My arm felt like gum laid to rest on the underside of an elementary school desk, lumpy and slowly hardening into the seat of a van with a broken air conditioner that drove me from Ezeiza to my host family’s apartment in Las Cañitas. I had read in my Lonely Planet that January in Buenos Aires was hot but it didn’t say anything about the air vibrating. 

Or maybe it was my transatlantic flight cocktail of choice, Xanax and Tecate, exorcising themselves from my body. 

I was meant to arrive in Buenos Aires two days before but snowstorms across the East Coast left me stuck in Chicago and delayed in Dallas. For two days, I had lined my stomach with a culinary kamikaze of cheap hotel cheeseburgers, whiskey seven and sevens, hot cheetos, three bags of my mom’s oatmeal chocolate chip cookies and whatever American Airlines defines as beef bourguignon. I was hungry. 

My host parents’ apartment occupied the entire sixth floor. The air was heavy but cool and felt like it belonged to another hemisphere. We sat around a small informal dining table where I tried to exchange words as the survivors of a banquet purchased for my arrival 48 hours prior were placed in front of me. The pickings were slim, which was fine, except they insisted that I be the exclusive benefactor of nearly a dozen leftover sandwiches and pastries and a bowl of cheese puffs. 

With the remains of a McDonald’s grade ham and cheese tostado mixto and café con leche still swimming in my stomach, this wasn’t my first choice for lunch. But my new family stared so eagerly as I took each bite that I couldn’t do anything else but glaze my eyes, crack a smile and push it all down with generous glasses of orange-flavored Tang. 

I ate everything they put in front of me. The sandwich de miga squeezed under my fingers and made a cracking noise like ice pulled from the freezer impatiently. The ham, tomato and white bread had mutated into a single squishy entity that slid slowly down my throat. Two days on the kitchen counter had the opposite effect for the tortitas negras — the sugar dyed black crunched like coffee grounds and stuck against the side of my mouth. I followed my host father’s instructions and dipped the palitos de grasa in coffee that burnt my tongue and tried mate for the first time with ripped apart pieces of a loaf of bread shaped like a sun.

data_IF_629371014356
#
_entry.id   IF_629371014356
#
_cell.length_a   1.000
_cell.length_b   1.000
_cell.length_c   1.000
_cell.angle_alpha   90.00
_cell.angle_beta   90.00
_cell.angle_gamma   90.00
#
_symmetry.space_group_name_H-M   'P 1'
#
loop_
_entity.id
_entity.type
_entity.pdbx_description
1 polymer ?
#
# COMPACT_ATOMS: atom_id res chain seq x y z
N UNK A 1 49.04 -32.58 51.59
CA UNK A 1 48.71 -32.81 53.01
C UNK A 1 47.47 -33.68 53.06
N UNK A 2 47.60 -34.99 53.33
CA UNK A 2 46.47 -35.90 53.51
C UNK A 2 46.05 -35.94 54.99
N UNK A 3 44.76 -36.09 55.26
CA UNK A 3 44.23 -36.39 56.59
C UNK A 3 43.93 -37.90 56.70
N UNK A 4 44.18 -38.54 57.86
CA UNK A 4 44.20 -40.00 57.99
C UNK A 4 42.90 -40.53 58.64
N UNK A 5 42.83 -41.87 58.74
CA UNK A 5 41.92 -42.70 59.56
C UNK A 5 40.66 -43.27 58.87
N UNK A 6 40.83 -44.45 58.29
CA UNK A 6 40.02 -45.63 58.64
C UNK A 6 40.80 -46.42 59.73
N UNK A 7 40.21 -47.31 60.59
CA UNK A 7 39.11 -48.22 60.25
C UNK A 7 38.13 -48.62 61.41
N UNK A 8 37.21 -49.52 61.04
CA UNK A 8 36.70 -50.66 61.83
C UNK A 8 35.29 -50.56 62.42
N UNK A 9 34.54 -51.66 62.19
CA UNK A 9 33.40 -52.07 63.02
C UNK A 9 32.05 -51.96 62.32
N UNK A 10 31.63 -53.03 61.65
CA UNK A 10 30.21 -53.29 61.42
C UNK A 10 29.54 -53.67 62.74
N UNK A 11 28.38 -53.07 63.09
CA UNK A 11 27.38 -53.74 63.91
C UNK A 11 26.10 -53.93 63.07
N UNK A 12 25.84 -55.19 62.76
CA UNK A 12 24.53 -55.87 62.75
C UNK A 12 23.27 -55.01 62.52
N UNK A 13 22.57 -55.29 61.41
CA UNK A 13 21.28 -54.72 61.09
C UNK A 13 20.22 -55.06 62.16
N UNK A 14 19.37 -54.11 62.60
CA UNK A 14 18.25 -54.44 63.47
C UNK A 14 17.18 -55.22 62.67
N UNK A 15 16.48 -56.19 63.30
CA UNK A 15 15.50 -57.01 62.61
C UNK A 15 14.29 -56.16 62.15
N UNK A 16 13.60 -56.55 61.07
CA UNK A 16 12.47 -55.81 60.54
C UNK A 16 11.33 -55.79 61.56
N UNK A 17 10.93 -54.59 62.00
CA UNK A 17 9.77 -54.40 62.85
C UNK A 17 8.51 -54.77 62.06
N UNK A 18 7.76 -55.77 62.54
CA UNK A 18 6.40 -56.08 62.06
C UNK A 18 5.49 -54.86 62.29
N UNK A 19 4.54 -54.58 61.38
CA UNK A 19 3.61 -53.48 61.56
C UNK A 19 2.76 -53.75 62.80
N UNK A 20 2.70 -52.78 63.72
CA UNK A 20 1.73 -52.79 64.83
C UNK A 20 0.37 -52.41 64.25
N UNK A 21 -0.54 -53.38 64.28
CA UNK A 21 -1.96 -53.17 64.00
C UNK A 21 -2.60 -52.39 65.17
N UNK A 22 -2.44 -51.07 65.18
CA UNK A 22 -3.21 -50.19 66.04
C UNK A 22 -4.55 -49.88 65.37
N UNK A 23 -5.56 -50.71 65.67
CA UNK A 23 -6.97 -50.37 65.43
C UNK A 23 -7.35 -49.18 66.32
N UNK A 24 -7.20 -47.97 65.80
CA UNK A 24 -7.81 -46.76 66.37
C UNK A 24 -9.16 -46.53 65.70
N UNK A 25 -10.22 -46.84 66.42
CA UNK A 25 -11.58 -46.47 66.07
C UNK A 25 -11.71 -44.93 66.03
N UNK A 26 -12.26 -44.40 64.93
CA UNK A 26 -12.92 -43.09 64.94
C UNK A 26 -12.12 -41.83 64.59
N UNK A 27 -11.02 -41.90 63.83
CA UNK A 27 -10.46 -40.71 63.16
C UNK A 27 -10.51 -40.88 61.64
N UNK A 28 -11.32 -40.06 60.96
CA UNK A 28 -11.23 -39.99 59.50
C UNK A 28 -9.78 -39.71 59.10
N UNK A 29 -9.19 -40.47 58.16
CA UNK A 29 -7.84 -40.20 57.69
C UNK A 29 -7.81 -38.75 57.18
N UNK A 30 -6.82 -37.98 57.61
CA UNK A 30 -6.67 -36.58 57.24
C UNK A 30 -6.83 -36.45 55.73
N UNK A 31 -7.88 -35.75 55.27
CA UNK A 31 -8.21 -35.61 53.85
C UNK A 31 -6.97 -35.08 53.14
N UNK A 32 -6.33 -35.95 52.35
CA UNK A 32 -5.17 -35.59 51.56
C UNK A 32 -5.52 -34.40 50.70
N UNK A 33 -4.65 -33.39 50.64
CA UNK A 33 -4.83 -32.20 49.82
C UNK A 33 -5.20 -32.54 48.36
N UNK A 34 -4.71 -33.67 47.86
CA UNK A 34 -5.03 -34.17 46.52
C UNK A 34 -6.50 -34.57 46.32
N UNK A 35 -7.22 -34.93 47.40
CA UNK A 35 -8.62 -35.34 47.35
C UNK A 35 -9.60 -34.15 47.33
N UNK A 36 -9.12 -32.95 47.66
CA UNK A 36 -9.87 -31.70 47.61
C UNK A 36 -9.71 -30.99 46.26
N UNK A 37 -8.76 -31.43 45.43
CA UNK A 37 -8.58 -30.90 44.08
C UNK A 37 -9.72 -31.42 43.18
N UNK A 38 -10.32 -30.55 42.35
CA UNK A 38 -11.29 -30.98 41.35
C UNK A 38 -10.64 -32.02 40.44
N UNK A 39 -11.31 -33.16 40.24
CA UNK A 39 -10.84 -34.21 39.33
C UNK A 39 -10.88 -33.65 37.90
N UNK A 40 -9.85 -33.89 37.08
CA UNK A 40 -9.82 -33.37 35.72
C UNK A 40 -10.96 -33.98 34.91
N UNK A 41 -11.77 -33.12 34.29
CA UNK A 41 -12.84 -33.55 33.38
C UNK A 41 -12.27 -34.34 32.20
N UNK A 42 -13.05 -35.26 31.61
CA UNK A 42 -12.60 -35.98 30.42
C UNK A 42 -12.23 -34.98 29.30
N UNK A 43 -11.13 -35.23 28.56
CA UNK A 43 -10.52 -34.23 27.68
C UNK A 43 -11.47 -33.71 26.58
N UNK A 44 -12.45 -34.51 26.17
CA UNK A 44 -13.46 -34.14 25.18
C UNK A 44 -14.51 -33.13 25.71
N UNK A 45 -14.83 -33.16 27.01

It was there at that small kitchen table, where we all ate two day old bread for the sake of politeness, my politeness to eat their offering, their politeness to not have already eaten it before my arrival, that my miseducation about the city’s pastry obsession began. For the decade that followed, my relationship to the neighborhood panaderia remained largely unchanged. White bread everything always seemed ready to accost me during moments of otherwise joyous celebrations. I continued to eat out of politeness and an empty stomach, worried that if I didn’t I’d be the snobby imperialist yanqui. I rarely felt as blatantly foreign as I did in front of a birthday party buffet. I could deal with the discomfort of not knowing who Xuxa was or dancing bachata really badly but couldn’t get past my discomfort about being someone so powerfully connected to food that was disconnected from those tables of food that everyone else moved towards like little magnets.